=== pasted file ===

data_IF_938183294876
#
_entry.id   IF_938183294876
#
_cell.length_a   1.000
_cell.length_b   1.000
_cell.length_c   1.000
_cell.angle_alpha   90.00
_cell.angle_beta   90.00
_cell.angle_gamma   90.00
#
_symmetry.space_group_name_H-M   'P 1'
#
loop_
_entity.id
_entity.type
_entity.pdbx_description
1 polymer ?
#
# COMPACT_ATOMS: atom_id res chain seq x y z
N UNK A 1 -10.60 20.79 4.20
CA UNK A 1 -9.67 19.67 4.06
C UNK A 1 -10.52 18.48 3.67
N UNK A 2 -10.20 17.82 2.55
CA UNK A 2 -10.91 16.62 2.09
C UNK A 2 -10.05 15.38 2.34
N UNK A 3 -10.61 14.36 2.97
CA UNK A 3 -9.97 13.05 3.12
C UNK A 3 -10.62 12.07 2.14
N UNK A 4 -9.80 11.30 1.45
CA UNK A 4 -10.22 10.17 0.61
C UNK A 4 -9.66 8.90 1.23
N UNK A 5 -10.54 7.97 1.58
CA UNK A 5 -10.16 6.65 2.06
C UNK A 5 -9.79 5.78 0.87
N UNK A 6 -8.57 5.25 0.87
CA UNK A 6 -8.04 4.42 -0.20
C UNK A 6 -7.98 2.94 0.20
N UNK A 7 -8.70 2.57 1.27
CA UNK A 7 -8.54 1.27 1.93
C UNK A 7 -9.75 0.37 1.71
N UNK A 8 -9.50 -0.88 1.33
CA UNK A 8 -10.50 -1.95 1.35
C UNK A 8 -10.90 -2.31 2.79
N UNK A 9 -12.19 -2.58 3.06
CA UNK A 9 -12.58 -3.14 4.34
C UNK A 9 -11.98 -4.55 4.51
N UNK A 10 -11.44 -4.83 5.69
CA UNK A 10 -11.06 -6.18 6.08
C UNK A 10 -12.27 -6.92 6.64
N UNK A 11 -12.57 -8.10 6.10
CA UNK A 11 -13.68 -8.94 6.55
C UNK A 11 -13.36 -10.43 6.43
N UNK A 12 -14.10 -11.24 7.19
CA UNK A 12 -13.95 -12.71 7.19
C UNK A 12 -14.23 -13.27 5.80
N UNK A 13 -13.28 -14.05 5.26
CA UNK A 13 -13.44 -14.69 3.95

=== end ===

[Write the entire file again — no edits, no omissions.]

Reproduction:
data_IF_938183294876
#
_entry.id   IF_938183294876
#
_cell.length_a   1.000
_cell.length_b   1.000
_cell.length_c   1.000
_cell.angle_alpha   90.00
_cell.angle_beta   90.00
_cell.angle_gamma   90.00
#
_symmetry.space_group_name_H-M   'P 1'
#
loop_
_entity.id
_entity.type
_entity.pdbx_description
1 polymer ?
#
# COMPACT_ATOMS: atom_id res chain seq x y z
N UNK A 1 -10.60 20.79 4.20
CA UNK A 1 -9.67 19.67 4.06
C UNK A 1 -10.52 18.48 3.67
N UNK A 2 -10.20 17.82 2.55
CA UNK A 2 -10.91 16.62 2.09
C UNK A 2 -10.05 15.38 2.34
N UNK A 3 -10.61 14.36 2.97
CA UNK A 3 -9.97 13.05 3.12
C UNK A 3 -10.62 12.07 2.14
N UNK A 4 -9.80 11.30 1.45
CA UNK A 4 -10.22 10.17 0.61
C UNK A 4 -9.66 8.90 1.23
N UNK A 5 -10.54 7.97 1.58
CA UNK A 5 -10.16 6.65 2.06
C UNK A 5 -9.79 5.78 0.87
N UNK A 6 -8.57 5.25 0.87
CA UNK A 6 -8.04 4.42 -0.20
C UNK A 6 -7.98 2.94 0.20
N UNK A 7 -8.70 2.57 1.27
CA UNK A 7 -8.54 1.27 1.93
C UNK A 7 -9.75 0.37 1.71
N UNK A 8 -9.50 -0.88 1.33
CA UNK A 8 -10.50 -1.95 1.35
C UNK A 8 -10.90 -2.31 2.79
N UNK A 9 -12.19 -2.58 3.06
CA UNK A 9 -12.58 -3.14 4.34
C UNK A 9 -11.98 -4.55 4.51
N UNK A 10 -11.44 -4.83 5.69
CA UNK A 10 -11.06 -6.18 6.08
C UNK A 10 -12.27 -6.92 6.64
N UNK A 11 -12.57 -8.10 6.10
CA UNK A 11 -13.68 -8.94 6.55
C UNK A 11 -13.36 -10.43 6.43
N UNK A 12 -14.10 -11.24 7.19
CA UNK A 12 -13.95 -12.71 7.19
C UNK A 12 -14.23 -13.27 5.80
N UNK A 13 -13.28 -14.05 5.26
CA UNK A 13 -13.44 -14.69 3.95